If pop psychology has taught us anything, it has taught us that individuals go through five stages of grief – denial, anger, bargaining, depression and acceptance.
Governments do, too. Presented with the biggest economic crisis in 50 years, the Federal Government first tried to ignore it and then angrily blamed it on greedy capitalists. Now having reached the bargaining stage, Canberra has convinced itself that it can fix the crisis if it applies just the right sort of stimulus and bails out just the right sort of companies.
Already the number of industries being prepared for bail-outs is large. Car dealers have been bailed out. Commercial property investors look to be bailed out. Banks are being bailed out with the fluffy blanket of a government guarantee. Deputy Prime Minister Julia Gillard appears to have spent the past few months moonlighting as the liquidator for a chain of child-care centres. Now the dairy industry wants a bail-out, presumably because of the importance of marinated fetta to economic growth.
We could also add to that list the car industry, but I’m not sure that we can blame the global financial crisis for that – propping up this sector with piles of cash and legislative favours is sort of an Australian tradition. We were probably going to do it anyway.
All of these are dwarfed by the strong possibility that the Federal Government will have to eventually bail out the state of NSW. Collectively, the NSW Government is far worse than the most reckless, hard-partying, due-diligence-ignoring Wall Street CEO. When NSW inevitably goes into receivership, its citizen-shareholders will wish they could sue.
Seriously, who isn’t eligible for a bail-out? Your guess is as good as anybody’s. None of the traditional policy justifications for propping up failing companies – whether you agree with them or not – seem to apply to our great bail-out bonanza.
For example, child-care organisations are clearly not “too big to fail”. Car dealers are clearly not “too important to fail”. If there is a formula governing which industries are eligible for a government bail-out, it sure is an obscure one.
But the sad reality is that the decision about which companies deserve a bail-out – and which companies should join whale oil merchants and abacus makers in the cemetery of dead businesses – is entirely arbitrary, dependent only on the political winds in Canberra.
So there’s a certain hypocrisy about a Government that on the one hand is deeply concerned about the influence of lobbyists and donations on the political process, and on the other is making it more and more attractive for businesses to seek political favours. Own a company? You’d be stupid not to try for a guarantee, or a loan, or any other trick that transfers money from the Government to you. Bail-out lotto is a surprisingly easy game to win, and it offers big prizes.
Of course, bail-outs are extraordinarily unfair to those who aren’t on their pleasant receiving end. Shareholder capitalism should be pretty simple. People bet their money in the market on businesses that they think might be a good thing. They profit when they are correct and lose when they aren’t. The companies that make bad decisions, or make products that no one wants to buy, fail. And the good ones survive.
While government bail-outs are no doubt well-intentioned – nobody likes to see companies collapse and jobs disappear – they dramatically alter this basic formula. They undermine the certainty that is so important to economic confidence – investors have no idea how the Government will react to a business heading south. Bail-outs mean that people aren’t financially punished for their bad financial decisions. They keep companies afloat that probably should sink – if your business model isn’t working, do something else with your time.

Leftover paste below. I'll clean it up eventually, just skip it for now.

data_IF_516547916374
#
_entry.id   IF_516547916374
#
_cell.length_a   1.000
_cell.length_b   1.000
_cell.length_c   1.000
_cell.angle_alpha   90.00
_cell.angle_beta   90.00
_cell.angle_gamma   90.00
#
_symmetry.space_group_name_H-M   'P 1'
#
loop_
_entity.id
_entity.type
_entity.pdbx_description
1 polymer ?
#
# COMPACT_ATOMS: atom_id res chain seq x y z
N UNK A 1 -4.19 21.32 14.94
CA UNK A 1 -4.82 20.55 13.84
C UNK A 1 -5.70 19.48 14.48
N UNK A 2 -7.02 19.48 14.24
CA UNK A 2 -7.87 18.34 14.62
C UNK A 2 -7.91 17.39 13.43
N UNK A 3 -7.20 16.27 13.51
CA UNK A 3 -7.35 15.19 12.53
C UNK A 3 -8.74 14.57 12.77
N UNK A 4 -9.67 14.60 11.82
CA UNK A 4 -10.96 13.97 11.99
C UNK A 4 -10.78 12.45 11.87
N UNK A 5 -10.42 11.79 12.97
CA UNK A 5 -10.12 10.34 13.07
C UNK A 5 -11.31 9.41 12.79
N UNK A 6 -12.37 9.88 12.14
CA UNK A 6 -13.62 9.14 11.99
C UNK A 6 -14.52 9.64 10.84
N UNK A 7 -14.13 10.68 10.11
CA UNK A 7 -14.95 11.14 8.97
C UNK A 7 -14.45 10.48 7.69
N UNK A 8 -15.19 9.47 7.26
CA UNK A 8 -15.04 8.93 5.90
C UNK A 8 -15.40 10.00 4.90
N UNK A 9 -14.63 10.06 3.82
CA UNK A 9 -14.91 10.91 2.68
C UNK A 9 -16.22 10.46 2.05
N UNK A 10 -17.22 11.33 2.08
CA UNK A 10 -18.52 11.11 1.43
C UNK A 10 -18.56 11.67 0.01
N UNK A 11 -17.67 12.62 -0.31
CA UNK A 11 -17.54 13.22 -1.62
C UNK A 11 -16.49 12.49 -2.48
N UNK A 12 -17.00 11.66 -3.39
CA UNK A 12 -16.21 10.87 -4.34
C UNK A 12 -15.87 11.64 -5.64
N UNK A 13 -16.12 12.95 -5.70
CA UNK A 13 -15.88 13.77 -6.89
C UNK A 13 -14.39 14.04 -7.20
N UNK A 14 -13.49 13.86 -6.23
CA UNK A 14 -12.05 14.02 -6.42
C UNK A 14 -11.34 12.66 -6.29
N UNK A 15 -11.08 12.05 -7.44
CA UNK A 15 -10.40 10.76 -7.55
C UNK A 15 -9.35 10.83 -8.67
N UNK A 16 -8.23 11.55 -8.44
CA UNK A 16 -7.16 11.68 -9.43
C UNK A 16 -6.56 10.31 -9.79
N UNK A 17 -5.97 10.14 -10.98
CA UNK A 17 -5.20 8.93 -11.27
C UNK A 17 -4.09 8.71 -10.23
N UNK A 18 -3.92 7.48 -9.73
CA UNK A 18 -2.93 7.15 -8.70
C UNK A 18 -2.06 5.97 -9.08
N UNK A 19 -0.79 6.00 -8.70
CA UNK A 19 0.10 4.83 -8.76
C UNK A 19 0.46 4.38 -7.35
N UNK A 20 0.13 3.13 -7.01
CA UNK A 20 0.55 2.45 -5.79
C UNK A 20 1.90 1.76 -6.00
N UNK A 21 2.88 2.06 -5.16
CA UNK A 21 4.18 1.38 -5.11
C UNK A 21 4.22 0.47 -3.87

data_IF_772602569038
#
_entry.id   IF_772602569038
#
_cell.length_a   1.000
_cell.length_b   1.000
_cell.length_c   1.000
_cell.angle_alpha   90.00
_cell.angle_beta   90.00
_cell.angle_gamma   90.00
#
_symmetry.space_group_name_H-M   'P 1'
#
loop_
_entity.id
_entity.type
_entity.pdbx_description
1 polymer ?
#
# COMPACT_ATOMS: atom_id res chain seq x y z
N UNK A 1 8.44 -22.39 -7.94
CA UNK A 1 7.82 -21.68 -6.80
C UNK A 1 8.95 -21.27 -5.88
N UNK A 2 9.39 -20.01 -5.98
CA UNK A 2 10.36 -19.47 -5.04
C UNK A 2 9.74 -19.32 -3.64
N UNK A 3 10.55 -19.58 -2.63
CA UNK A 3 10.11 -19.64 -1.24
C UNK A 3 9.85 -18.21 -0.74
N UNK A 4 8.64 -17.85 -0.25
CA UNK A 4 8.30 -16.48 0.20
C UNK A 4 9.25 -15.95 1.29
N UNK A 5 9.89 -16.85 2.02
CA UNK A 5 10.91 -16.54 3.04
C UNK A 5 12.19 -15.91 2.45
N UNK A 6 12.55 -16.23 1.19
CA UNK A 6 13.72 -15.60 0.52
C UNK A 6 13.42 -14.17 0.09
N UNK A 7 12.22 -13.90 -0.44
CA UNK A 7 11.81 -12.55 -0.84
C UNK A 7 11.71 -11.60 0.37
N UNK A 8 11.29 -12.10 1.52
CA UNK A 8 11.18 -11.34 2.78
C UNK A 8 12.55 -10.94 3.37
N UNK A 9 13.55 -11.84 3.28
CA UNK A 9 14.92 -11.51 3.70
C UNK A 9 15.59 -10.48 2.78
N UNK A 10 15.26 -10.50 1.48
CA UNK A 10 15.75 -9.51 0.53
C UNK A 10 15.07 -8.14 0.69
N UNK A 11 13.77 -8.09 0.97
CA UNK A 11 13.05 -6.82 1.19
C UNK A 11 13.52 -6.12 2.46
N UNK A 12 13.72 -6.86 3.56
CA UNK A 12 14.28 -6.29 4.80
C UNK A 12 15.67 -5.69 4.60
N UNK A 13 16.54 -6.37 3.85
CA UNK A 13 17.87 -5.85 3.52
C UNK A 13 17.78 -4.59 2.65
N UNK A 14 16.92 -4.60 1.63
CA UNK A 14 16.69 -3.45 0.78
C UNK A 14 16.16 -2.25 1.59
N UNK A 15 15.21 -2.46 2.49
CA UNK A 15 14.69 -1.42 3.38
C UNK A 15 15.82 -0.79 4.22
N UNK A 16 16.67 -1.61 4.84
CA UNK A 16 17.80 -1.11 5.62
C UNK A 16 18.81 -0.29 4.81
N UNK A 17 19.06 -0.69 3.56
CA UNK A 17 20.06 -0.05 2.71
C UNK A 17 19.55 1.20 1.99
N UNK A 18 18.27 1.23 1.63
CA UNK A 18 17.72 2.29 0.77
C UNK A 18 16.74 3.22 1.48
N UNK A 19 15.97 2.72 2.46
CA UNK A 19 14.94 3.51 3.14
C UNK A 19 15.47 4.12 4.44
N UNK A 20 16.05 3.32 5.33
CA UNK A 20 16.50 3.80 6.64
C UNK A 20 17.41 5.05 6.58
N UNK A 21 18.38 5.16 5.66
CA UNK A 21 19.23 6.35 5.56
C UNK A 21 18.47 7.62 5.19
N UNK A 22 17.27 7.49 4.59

And bail-outs are expensive. There’s no clearer example of corporate welfare than the Government taking money from taxpayers and adding it to the revenue spreadsheets of Australia’s biggest businesses. Bail-outs are paid for by everybody, but they’re not available to everybody.
Does anybody doubt that if the Government was presented with the imminent collapse of Ansett that it would have quickly ponied up the cash? At the time, the Howard government resisted the howls of Ansett executives and the unions and let Ansett die the death it deserved. Nearly a decade later, flights have never been cheaper and it is safe to assume that most of those who were laid off at the time have been able to find work in a more productive enterprise.
The political eagerness to bail out failing companies just reveals that they – like a lot of us – don’t quite understand what is going wrong with our economy.
It’s actually a bit misleading to describe our economic woes as a crisis.
If anything deserves that title, it was the asset bubble that was burst in the crash last year.
All the downsizing and unemployment that we face over the next year is not the crisis, it is the correction.
So when the Government tries to stimulate the economy with big spending and tries to resuscitate dying companies, it isn’t resisting the crisis, it’s resisting the correction. And preventing the economy from healing itself isn’t doing Australians any favours.
Things fail. Napoleon failed to conquer Russia. Baz Luhrmann’s Australia failed to be the nextTitanic. And companies fail. In fact, building a successful business is an extremely hard thing to do.
The sooner we get to the last stage of grief – acceptance – the quicker our economy is going to recover.